Article 1, Section 8, Clause 14

Document 2

House of Representatives, Army Regulations

Jan. 1806Annals 15:326--27

The House went into a Committee of the Whole on the bill for establishing rules and articles for the government of the Armies of the United States.

The bill was taken up by sections.

On reaching the eighth article, which authorizes a court martial to punish with death or otherwise any one "who, being present at any mutiny or sedition, does not use his utmost endeavor to suppress the same, or coming to the knowledge of any intended mutiny, does not, without delay, give information thereof to his commanding officer," Mr. G. W. Campbell moved to strike out the words "death or otherwise."

Messrs. Varnum and Nelson opposed the motion, which was disagreed to without a division.

In a subsequent article, Mr. G. W. Campbell moved to strike out that part, which authorizes a court martial to punish with death any one who offers violence to his officer.

In support of this amendment, Mr. Campbell reprobated the idea of the lives of citizens being in the power of a court martial. He compared soldiers to mere machines, from the severity of the military law; he said almost every article in the bill was stained with blood; he drew a parallel between them and the civil penal laws; and that when men know how small offences subjected them to death, they would be deterred from or disgusted in serving their country.

Mr. Southard and Mr. Cook followed with similar observations and arguments, in favor of the amendment.

This was strenuously opposed by Mr. R. Nelson, Mr. Smilie, Mr. Macon, and Mr. Tallmadge.

These gentlemen represented the necessity of the bill standing as it had hitherto done in this respect. They drew a picture of the Army without discipline, where every soldier might think himself at his own disposal--of an army being ordered to attack the enemy, and an officer refusing, and drawing his sword on his commanding officer. The necessity of a code of laws for the military differing from the civil law was demonstrated; and having, by the law as it stands, gone through the Revolutionary war with success, and in peace found no ill consequence arising therefrom, they thought it neither prudent nor safe to adopt the amendment.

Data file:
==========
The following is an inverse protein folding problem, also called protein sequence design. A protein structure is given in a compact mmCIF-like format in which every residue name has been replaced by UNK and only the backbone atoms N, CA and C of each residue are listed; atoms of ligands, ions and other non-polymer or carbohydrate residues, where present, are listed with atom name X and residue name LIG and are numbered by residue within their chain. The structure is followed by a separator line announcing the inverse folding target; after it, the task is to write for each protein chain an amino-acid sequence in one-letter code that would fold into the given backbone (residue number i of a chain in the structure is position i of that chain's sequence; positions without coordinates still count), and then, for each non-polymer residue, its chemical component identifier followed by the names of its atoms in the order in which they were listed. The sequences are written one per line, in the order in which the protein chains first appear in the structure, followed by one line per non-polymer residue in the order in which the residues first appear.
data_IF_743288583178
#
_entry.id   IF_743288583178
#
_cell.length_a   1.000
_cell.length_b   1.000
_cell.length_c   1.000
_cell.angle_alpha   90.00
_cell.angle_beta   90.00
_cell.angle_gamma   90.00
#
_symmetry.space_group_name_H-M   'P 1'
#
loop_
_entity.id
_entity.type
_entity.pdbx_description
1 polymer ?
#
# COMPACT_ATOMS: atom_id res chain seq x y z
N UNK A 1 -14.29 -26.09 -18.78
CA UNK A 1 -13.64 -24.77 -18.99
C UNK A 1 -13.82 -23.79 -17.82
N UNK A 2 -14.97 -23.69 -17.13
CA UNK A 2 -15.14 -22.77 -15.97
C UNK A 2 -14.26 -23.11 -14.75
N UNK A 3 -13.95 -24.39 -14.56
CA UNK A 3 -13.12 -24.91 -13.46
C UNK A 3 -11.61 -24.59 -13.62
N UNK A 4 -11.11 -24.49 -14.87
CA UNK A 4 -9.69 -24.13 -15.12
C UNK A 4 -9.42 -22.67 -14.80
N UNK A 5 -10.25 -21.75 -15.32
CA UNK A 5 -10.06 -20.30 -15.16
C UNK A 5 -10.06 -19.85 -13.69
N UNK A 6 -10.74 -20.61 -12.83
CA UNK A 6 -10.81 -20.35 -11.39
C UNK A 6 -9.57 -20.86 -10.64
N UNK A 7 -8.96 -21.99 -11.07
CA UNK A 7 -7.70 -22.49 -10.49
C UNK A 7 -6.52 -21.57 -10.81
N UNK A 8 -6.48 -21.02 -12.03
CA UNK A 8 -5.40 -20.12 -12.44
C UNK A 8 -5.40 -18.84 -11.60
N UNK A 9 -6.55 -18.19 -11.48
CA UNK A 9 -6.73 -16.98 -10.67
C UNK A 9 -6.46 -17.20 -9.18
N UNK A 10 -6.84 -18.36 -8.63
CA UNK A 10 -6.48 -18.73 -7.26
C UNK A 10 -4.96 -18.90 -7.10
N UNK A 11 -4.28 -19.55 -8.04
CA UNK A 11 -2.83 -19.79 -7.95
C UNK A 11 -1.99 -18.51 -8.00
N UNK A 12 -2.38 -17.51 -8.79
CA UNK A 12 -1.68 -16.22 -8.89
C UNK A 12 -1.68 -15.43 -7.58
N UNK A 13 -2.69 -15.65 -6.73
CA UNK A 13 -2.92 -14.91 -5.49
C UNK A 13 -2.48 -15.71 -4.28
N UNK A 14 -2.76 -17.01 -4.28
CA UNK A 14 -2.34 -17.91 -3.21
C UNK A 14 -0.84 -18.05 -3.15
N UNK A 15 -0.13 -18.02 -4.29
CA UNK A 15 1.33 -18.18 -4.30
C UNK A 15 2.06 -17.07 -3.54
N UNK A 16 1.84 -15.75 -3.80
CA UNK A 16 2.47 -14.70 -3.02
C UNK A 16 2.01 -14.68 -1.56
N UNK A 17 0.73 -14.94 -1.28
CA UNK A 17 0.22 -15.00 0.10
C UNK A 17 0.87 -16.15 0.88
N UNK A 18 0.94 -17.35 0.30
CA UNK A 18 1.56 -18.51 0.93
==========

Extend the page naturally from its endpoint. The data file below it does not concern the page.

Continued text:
Mr. Tallmadge said, that in the Revolutionary war, the disobedience of soldiers to their officers' commands, had, at one time gone to such a length as threatened a mutiny. The Adjutant General, Lee, was struck by a soldier on being ordered to do his duty. The commander ordered him to be tried by a general court martial. He was found guilty and sentenced to be shot. The army was drawn up, to attend the execution; upon the spot appointed for that purpose General Lee interceded in behalf of the soldier, who was, in consequence pardoned. This, however, produced a good effect in the army. Mr. Tallmadge, brought forward other instances of danger, when soldiers were not subject to severe laws. Soldiers, he observed, were a description of men that must be ruled with severity--and though officers were invested with this authority, they were ever careful in exerting it. So far from it, that an officer had an esteem for the soldiers he commands--while the soldier himself, acting up to the tenor of his duty, respected his officer.

The question being now called for on Mr. Campbell's amendment, was lost. The affirmative only 20.

The Founders' Constitution
Volume 3, Article 1, Section 8, Clause 14, Document 2
The University of Chicago Press

Annals of Congress. The Debates and Proceedings in the Congress of the United States. "History of Congress." 42 vols. Washington, D.C.: Gales & Seaton, 1834--56.

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